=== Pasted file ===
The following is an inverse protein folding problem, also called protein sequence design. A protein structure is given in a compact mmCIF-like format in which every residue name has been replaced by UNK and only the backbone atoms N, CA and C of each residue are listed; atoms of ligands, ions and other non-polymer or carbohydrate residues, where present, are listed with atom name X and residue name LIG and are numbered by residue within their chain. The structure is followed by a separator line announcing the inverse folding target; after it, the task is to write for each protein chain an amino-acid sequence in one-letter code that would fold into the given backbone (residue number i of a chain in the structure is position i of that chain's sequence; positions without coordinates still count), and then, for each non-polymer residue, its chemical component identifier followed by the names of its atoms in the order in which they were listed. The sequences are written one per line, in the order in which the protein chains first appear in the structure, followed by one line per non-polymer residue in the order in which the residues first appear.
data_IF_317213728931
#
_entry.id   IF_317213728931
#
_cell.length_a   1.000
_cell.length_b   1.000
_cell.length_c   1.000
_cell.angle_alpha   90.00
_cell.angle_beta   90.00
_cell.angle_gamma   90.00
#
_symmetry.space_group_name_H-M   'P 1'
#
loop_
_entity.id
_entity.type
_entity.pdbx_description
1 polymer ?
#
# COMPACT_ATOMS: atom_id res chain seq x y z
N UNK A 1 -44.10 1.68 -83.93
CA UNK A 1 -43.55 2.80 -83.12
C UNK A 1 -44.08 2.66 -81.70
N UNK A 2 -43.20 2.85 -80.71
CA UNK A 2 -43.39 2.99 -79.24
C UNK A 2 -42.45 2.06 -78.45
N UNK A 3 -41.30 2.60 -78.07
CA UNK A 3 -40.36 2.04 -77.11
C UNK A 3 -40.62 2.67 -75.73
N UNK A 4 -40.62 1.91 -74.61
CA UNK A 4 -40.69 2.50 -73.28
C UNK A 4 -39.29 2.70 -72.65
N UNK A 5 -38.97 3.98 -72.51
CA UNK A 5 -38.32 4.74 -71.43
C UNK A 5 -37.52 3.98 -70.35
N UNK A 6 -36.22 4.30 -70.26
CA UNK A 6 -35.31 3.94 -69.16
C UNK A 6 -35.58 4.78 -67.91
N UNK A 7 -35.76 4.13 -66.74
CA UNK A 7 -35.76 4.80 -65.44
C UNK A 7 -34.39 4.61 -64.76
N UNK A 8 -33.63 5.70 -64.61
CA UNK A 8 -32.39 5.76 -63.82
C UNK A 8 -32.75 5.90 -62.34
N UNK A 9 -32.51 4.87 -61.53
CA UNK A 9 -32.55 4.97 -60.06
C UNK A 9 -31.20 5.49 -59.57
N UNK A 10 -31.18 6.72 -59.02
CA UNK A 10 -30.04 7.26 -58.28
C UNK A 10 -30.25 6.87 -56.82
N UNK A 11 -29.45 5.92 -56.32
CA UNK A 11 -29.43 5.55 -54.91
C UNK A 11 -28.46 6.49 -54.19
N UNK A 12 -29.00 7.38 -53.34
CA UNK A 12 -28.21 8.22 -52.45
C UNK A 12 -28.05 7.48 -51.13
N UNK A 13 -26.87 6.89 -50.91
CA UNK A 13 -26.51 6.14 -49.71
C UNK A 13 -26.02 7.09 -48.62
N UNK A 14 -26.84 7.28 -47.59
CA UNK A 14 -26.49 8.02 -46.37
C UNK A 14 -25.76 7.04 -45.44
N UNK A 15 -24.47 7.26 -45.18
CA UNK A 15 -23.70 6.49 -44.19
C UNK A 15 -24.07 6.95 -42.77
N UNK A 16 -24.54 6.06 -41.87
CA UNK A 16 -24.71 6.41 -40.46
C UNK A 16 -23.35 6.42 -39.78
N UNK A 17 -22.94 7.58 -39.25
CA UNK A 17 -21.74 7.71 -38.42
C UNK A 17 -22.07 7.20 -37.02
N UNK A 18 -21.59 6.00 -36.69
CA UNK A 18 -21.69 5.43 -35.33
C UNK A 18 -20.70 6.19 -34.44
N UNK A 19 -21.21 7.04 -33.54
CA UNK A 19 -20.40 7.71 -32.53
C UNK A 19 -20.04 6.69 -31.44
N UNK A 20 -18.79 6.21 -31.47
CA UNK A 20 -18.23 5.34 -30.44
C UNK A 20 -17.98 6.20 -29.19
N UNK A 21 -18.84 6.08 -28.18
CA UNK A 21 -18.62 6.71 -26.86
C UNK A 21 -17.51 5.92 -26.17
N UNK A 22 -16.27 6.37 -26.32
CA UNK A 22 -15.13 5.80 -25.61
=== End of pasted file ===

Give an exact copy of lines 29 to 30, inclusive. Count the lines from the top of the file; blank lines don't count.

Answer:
CA UNK A 3 -40.36 2.04 -77.11
C UNK A 3 -40.62 2.67 -75.73